In previous work, we identified genetic correlations between cAMP accumulation in the cerebellum and sensitivity to the incoordinating effects of ethanol. A genetic correlation suggests that common genes underlie the phenotypes investigated. One method for provisionally identifying genes involved in a given phenotypic measure is quantitative trait locus (QTL) analysis. Using a panel of 30 BXD recombinant inbred strains of mice and the progenitors (DBA/2J and C57BL/6J), and the dowel test for ataxia, we measured the blood ethanol concentrations at the time an animal first fell from the dowel and acute functional tolerance (AFT), and investigated cAMP signaling in the cerebellum. Cyclic AMP accumulation was measured in whole-cell preparations of cerebellar minces from individual mice under basal or stimulated conditions. We conducted a genome-wide QTL analysis of the behavioral and biochemical measures with \textgreater2000 genetic markers to identify significant associations. Western blot and comparative sequencing analysis were used to compare cAMP response element binding protein (CREB) levels and protein-coding sequence, respectively. QTL analyses correlating strain means with allelic status at genetic markers identified several significant associations (p \textless 0.01). Analysis of variance revealed an effect of strain on behavioral and biochemical measures. There was a significant genetic correlation between initial sensitivity and basal cAMP accumulation in the cerebellum. We identified 6 provisional QTLs for initial sensitivity on four chromosomes, 6 provisional QTLs for AFT on four chromosomes, and 11 provisional QTLs for cAMP signaling on nine chromosomes. Two loci were found to overlap for measures of initial sensitivity and for cAMP signaling. Given the genetic correlation between initial sensitivity and basal cAMP accumulation, we investigated candidate genes in a QTL on chromosome 1. Comparative sequence analysis was performed, and protein levels were compared between C57 and DBA mice for Creb1. No significant differences were detected in coding sequence or protein levels for CREB. These results suggest that although ethanol sensitivity and cAMP signaling are determined by multiple genes, they may share certain genetic codetermination.
The overall scheme of a microarray experiment is summarized in Figure 3. The real benefit of using microarrays in research is gaining knowledge from the abundant data provided from the series of related microarray experiments. The core laboratory has produced three cDNA arrays, a mouse 15K array, a human 13K array, and a human apoptosis array with 350 plus apoptotic elements. Recently, the 15K array is being used in building a database for gene expression in several areas of the mouse brain and for studying transgenic and knockout mice. The apoptosis array has been used by cancer researchers to further elucidate changes and interactions between genes leading to cell death and cancer. The UCHSC Gene Expression Array Core is supported by the National Institute on Aging and the National Cancer Institute (Bethesda, MD) to serve all academic users and has a special interest in providing a solid technological base for genomic researchers interested in alcohol and cancer research.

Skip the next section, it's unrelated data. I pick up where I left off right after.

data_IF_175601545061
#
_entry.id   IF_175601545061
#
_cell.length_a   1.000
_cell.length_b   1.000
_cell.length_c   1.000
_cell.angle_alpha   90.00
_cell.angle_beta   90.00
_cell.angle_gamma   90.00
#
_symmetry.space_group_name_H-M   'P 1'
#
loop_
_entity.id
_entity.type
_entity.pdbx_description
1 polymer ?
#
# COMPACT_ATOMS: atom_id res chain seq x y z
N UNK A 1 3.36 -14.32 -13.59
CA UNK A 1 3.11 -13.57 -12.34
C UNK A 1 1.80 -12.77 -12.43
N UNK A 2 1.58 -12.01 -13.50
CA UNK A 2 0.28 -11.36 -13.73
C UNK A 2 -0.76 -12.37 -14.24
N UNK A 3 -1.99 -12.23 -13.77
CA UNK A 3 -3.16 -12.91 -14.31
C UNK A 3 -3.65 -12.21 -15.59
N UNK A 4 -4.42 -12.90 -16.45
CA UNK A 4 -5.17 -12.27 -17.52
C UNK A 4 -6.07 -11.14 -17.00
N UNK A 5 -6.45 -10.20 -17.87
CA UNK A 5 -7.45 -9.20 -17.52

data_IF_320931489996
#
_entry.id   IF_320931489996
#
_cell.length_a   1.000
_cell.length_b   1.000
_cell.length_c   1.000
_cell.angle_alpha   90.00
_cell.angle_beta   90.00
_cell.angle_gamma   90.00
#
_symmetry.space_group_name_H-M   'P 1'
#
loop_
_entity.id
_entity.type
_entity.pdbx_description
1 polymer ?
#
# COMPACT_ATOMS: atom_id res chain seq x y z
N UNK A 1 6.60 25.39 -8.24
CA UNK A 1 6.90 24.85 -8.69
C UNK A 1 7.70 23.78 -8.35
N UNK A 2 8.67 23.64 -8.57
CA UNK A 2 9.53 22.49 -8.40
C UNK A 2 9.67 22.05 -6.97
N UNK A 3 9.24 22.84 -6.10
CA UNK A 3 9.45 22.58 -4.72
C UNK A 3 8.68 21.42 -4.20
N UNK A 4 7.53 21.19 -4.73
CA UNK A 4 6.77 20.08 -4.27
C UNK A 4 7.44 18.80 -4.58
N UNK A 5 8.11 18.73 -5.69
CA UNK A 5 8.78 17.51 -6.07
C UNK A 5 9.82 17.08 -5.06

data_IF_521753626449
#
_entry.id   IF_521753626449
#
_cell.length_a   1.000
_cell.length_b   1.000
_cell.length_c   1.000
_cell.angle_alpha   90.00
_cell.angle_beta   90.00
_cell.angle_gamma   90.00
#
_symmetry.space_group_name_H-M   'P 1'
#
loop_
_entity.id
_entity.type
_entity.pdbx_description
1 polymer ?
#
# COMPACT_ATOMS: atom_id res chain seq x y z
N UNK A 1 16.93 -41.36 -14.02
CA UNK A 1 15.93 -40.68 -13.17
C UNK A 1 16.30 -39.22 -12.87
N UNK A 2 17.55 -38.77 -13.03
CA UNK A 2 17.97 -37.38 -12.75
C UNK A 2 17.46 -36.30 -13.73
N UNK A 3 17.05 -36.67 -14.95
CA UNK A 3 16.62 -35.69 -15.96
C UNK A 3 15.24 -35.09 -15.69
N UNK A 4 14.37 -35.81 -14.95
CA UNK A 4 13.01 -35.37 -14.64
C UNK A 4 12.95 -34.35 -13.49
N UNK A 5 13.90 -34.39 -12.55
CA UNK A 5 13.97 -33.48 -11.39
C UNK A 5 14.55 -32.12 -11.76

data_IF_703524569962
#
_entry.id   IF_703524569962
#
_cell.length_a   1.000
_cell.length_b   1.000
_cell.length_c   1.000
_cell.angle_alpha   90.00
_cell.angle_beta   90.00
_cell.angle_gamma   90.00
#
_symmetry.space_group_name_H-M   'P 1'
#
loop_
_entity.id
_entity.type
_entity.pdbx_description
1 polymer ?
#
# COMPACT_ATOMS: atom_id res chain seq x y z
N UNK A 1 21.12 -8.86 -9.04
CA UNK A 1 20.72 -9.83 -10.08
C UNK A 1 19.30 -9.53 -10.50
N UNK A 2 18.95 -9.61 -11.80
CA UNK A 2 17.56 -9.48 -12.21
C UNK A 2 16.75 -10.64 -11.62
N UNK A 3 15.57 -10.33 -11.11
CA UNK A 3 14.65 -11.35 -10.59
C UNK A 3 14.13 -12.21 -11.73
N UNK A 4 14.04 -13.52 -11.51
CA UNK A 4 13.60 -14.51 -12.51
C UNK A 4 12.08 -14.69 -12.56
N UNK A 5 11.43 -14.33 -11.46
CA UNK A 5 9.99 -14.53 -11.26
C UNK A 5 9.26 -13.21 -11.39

Glycine receptors (GlyRs) are pentameric ligand-gated ion channels that inhibit neurotransmission in the adult brainstem and spinal cord. GlyR function is potentiated by ethanol in vitro, and a mutant GlyR subunit α1(S267Q) is insensitive to the potentiating effects of ethanol. To test the importance of GlyR for the actions of ethanol in vivo, we constructed transgenic mice with this mutation. Under the control of synapsin I regulatory sequences, transgenic expression of S267Q mutant GlyR α1 subunits in the nervous system was demonstrated using [3H]strychnine binding and immunoblotting. These mice showed decreased sensitivity to ethanol in three behavioral tests: ethanol inhibition of strychnine seizures, motor incoordination (rotarod), and loss of righting reflex. There was no change in ethanol sensitivity in tests of acute functional tolerance or body temperature, and there was no change in ethanol metabolism. Transgene effects were pharmacologically specific for ethanol, compared with pentobarbital, flurazepam, and ketamine. These results support the idea that glycine receptors contribute to some behavioral actions of ethanol and that ethanol sensitivity can be changed in vivo by transgenic expression of a single receptor subunit.
The nature of the differences between mortal somatic cells and immortal germ cell lines constitutes a major area of theoretical gerontology which has not yet received adequate attention. Weismann's theory, first stated almost exactly a century ago, was recently reconsidered by Kirkwood and Holliday. They applied modern concepts and findings on the factors regulating the accuracy of synthesis of macromolecules to explain germ line immortality. In the present paper, evidence on ageing of reproductive cells and the relationship of cytomorphogenetic events to periodic rejuvenation of germ cell lines is summarized and evaluated. Key events include the elimination or reversal of some DNA changes in germ cells through recombination and meiotic haploidization, cyclic regeneration of transcriptional and translational systems during gametogenesis and early development, and the selection of stable, viable genomes at various stages of the reproductive cycle. These rejuvenatory processes are compared and related to molecular events which differentiated somatic cells are unable to carry out.